A seated Burt Bacharach plays the piano as Dionne Warwick sings.

Burt Bacharach and Dionne Warwick in 1971.

(Gilles Petard / Redferns)

Warwick was candid about the ups and downs of her career in her frank 2010 memoir, “My Life, as I See It.” The ’90s were even rougher than the ’70s, she writes, as hip-hop took over pop music and she caught flak for her role as pitchwoman for the fortune-telling-by-phone Psychic Friends Network. But the Warwick documentary, “Don’t Make Me Over,” offers a glossier take on her life story; it’s long on archival performance clips and testimonials from friends and admirers yet doesn’t have much to say about Warwick’s musical legacy.

Perhaps that’s because, as visible as she is as Aunt Dionne, it’s actually hard to hear where Warwick’s classic music — those gorgeous, complicated, effervescent Bacharach/David songs — fit into modern culture. Pop and R&B have gotten blurry and improvisatory, while “Walk on By” and “I’ll Never Fall in Love Again,” to name just two of her 56 singles to chart on Billboard’s Hot 100, are studies in crispness.

“It was pretty unique,” Bacharach, 93, said of Warwick’s “extraordinary musicianship.” “Nobody really came along after her who did the same thing.”

That’s also true of Bacharach himself, of course, with whom Warwick says she’s friendly these days after years in which they fought over music and even sued each other in a contract dispute. “We fell out, we fell back in,” she said. “Burt and I are more family than friends.” (David died in 2012 at age 91.)

Yet Bacharach, who recalls constantly battling with the singer over her smoking, doesn’t maintain Warwick’s public profile, which means you don’t feel the same disconnect. “I don’t even have a Facebook page,” he said.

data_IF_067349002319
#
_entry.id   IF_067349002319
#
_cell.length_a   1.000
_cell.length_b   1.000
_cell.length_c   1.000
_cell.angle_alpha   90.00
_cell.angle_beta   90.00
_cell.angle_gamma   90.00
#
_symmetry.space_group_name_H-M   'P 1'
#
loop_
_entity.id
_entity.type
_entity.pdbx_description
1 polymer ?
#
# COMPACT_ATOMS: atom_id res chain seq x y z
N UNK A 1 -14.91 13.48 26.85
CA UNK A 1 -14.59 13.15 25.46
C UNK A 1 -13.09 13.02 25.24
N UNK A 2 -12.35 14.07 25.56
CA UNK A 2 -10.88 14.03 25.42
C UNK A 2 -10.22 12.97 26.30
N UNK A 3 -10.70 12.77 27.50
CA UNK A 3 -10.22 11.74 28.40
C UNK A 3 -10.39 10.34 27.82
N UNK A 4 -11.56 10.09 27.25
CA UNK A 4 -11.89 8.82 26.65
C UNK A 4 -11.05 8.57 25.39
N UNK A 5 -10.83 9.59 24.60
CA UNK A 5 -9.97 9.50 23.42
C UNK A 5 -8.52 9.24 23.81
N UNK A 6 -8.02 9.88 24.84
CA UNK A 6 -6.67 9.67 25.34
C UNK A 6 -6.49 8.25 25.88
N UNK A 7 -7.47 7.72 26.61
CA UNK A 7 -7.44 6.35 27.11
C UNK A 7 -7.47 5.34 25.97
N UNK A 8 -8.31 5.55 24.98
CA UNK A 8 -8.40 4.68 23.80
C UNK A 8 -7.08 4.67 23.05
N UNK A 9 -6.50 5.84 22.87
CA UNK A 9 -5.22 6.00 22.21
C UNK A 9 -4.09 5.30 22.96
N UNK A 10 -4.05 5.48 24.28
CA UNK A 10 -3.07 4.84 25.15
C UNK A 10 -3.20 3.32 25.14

After a cigarette break at the Ohm Zone, Warwick — who was nominated this year for induction into the Rock & Roll Hall of Fame but didn’t get voted in — said watching “Don’t Make Me Over” made her think about how often her songs have been interpreted by others but how there’s “still nothing like the original.”

One exception, she said, is “A House Is Not a Home,” which Luther Vandross “made his own” when he recorded it in 1981. “He didn’t sing it the way Dionne Warwick sang it,” she said, adding that as flattered as she was that Aretha Franklin cut “I Say a Little Prayer” a year after Warwick introduced the song, “there was nothing different about it aside from the voice. She didn’t alter it.” (Many listeners would disagree.)

Dionne Warwick and her son Damon Elliott.

Dionne Warwick, right, and her son Damon Elliott.

(Myung J. Chun / Los Angeles Times)

Asked if she saw this year’s Franklin biopic, “Respect,” Warwick said she had. And what did she think?

“I didn’t,” she replied frostily. “I knew Aretha from when we were teenagers, and there was a lot missing” from the movie, she said, citing crucial figures who were left out, including Franklin’s longtime musical director, H.B. Barnum; drummer Bernard Purdie; and the Sweet Inspirations, the backing-vocal group (featuring Warwick’s aunt Cissy Houston) that frequently performed and recorded with Franklin.

Also: “Some filmmakers feel that they’ve got to find something cruddy and ugly in an artist’s life,” Warwick said. “Why?”

Given those feelings, has she taken on any sort of consulting role on the upcoming movie Davis is helping to shepherd about Warwick’s late cousin Whitney Houston?

“Not one thing,” she said. “I want them to let Whitney rest in peace. Leave her alone. Ten years [since she died] — it’s time to let her sleep.”

As she spoke, Warwick’s son fiddled on a computer, searching for the audio track for one of his sound baths; Elliott appeared eager to steer the conversation back toward the Ohm Zone, though he hardly seemed surprised to hear his mom speaking her mind on a delicate subject.

“I’m what is known as a loose cannon,” Warwick said. “That thing called a filter, what is that?” She laughed, the sound deep and raspy. “I threaten my friends who bring me all their troubles that I’m gonna hang my shingle out. It’s gonna cost them $50,000 a session.”